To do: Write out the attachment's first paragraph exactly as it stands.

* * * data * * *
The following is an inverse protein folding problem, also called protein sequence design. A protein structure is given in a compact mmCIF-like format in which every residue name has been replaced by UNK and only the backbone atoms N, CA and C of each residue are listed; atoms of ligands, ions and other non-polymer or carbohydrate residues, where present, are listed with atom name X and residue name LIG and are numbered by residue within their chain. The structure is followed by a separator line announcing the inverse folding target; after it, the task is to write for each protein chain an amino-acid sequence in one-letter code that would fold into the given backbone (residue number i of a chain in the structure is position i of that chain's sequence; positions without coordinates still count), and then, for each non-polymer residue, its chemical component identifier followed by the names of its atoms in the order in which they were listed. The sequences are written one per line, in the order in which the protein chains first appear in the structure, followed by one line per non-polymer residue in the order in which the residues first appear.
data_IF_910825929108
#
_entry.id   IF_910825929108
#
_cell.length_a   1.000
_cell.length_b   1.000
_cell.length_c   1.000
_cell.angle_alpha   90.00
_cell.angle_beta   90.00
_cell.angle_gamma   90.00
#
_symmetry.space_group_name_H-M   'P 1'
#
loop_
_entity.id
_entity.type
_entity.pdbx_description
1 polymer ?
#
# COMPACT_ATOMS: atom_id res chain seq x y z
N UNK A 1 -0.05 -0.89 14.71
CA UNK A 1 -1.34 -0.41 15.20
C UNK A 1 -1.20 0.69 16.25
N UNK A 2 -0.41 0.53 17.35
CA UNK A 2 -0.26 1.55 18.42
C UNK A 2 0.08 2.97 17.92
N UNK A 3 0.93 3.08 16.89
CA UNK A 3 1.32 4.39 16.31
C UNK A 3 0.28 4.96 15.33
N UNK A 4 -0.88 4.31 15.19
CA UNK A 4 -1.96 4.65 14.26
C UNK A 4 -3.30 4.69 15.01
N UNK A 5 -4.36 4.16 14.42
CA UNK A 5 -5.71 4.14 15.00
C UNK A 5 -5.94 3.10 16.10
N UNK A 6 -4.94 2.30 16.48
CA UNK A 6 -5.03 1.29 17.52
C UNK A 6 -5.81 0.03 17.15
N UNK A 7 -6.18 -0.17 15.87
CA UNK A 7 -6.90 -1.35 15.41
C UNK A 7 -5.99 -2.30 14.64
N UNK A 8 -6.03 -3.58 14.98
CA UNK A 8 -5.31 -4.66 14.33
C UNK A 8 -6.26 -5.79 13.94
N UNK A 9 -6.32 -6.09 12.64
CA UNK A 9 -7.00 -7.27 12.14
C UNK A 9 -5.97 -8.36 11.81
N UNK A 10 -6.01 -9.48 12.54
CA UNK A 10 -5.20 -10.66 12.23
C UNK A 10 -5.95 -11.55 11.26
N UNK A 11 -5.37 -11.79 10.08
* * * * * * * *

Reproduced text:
The following is an inverse protein folding problem, also called protein sequence design. A protein structure is given in a compact mmCIF-like format in which every residue name has been replaced by UNK and only the backbone atoms N, CA and C of each residue are listed; atoms of ligands, ions and other non-polymer or carbohydrate residues, where present, are listed with atom name X and residue name LIG and are numbered by residue within their chain. The structure is followed by a separator line announcing the inverse folding target; after it, the task is to write for each protein chain an amino-acid sequence in one-letter code that would fold into the given backbone (residue number i of a chain in the structure is position i of that chain's sequence; positions without coordinates still count), and then, for each non-polymer residue, its chemical component identifier followed by the names of its atoms in the order in which they were listed. The sequences are written one per line, in the order in which the protein chains first appear in the structure, followed by one line per non-polymer residue in the order in which the residues first appear.